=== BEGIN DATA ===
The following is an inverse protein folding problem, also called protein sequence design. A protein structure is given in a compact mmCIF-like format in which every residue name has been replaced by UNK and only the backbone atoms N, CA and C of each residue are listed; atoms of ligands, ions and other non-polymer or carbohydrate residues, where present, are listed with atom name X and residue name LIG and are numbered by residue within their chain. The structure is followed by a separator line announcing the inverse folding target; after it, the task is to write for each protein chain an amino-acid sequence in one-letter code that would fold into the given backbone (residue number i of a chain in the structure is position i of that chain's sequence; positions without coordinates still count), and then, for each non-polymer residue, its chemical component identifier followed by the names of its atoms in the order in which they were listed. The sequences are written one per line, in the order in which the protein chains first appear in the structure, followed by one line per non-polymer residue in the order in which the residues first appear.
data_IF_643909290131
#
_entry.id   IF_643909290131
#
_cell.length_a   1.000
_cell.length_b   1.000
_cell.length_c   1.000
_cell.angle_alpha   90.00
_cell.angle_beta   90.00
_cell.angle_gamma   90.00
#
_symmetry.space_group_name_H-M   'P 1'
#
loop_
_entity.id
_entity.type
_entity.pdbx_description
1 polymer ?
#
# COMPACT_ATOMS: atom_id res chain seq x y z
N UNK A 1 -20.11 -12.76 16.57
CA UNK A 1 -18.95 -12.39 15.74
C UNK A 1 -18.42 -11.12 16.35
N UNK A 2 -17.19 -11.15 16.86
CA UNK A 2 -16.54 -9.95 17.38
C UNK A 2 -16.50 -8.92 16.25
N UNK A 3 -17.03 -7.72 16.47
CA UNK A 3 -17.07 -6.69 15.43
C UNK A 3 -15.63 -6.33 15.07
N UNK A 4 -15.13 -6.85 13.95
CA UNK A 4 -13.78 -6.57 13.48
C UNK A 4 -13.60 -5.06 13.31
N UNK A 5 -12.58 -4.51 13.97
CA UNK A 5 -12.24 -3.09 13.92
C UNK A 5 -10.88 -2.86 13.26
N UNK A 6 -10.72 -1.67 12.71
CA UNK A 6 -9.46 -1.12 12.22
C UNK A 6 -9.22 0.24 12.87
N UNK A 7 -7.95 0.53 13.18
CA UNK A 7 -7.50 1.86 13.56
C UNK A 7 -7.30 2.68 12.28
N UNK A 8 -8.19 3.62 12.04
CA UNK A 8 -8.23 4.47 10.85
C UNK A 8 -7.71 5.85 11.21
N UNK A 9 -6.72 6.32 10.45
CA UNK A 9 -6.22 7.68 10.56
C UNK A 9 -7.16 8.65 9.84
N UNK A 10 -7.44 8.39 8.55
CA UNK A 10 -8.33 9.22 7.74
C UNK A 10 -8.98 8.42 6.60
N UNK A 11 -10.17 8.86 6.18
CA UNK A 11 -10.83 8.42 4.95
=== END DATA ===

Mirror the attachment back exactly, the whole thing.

The following is an inverse protein folding problem, also called protein sequence design. A protein structure is given in a compact mmCIF-like format in which every residue name has been replaced by UNK and only the backbone atoms N, CA and C of each residue are listed; atoms of ligands, ions and other non-polymer or carbohydrate residues, where present, are listed with atom name X and residue name LIG and are numbered by residue within their chain. The structure is followed by a separator line announcing the inverse folding target; after it, the task is to write for each protein chain an amino-acid sequence in one-letter code that would fold into the given backbone (residue number i of a chain in the structure is position i of that chain's sequence; positions without coordinates still count), and then, for each non-polymer residue, its chemical component identifier followed by the names of its atoms in the order in which they were listed. The sequences are written one per line, in the order in which the protein chains first appear in the structure, followed by one line per non-polymer residue in the order in which the residues first appear.
data_IF_643909290131
#
_entry.id   IF_643909290131
#
_cell.length_a   1.000
_cell.length_b   1.000
_cell.length_c   1.000
_cell.angle_alpha   90.00
_cell.angle_beta   90.00
_cell.angle_gamma   90.00
#
_symmetry.space_group_name_H-M   'P 1'
#
loop_
_entity.id
_entity.type
_entity.pdbx_description
1 polymer ?
#
# COMPACT_ATOMS: atom_id res chain seq x y z
N UNK A 1 -20.11 -12.76 16.57
CA UNK A 1 -18.95 -12.39 15.74
C UNK A 1 -18.42 -11.12 16.35
N UNK A 2 -17.19 -11.15 16.86
CA UNK A 2 -16.54 -9.95 17.38
C UNK A 2 -16.50 -8.92 16.25
N UNK A 3 -17.03 -7.72 16.47
CA UNK A 3 -17.07 -6.69 15.43
C UNK A 3 -15.63 -6.33 15.07
N UNK A 4 -15.13 -6.85 13.95
CA UNK A 4 -13.78 -6.57 13.48
C UNK A 4 -13.60 -5.06 13.31
N UNK A 5 -12.58 -4.51 13.97
CA UNK A 5 -12.24 -3.09 13.92
C UNK A 5 -10.88 -2.86 13.26
N UNK A 6 -10.72 -1.67 12.71
CA UNK A 6 -9.46 -1.12 12.22
C UNK A 6 -9.22 0.24 12.87
N UNK A 7 -7.95 0.53 13.18
CA UNK A 7 -7.50 1.86 13.56
C UNK A 7 -7.30 2.68 12.28
N UNK A 8 -8.19 3.62 12.04
CA UNK A 8 -8.23 4.47 10.85
C UNK A 8 -7.71 5.85 11.21
N UNK A 9 -6.72 6.32 10.45
CA UNK A 9 -6.22 7.68 10.56
C UNK A 9 -7.16 8.65 9.84
N UNK A 10 -7.44 8.39 8.55
CA UNK A 10 -8.33 9.22 7.74
C UNK A 10 -8.98 8.42 6.60
N UNK A 11 -10.17 8.86 6.18
CA UNK A 11 -10.83 8.42 4.95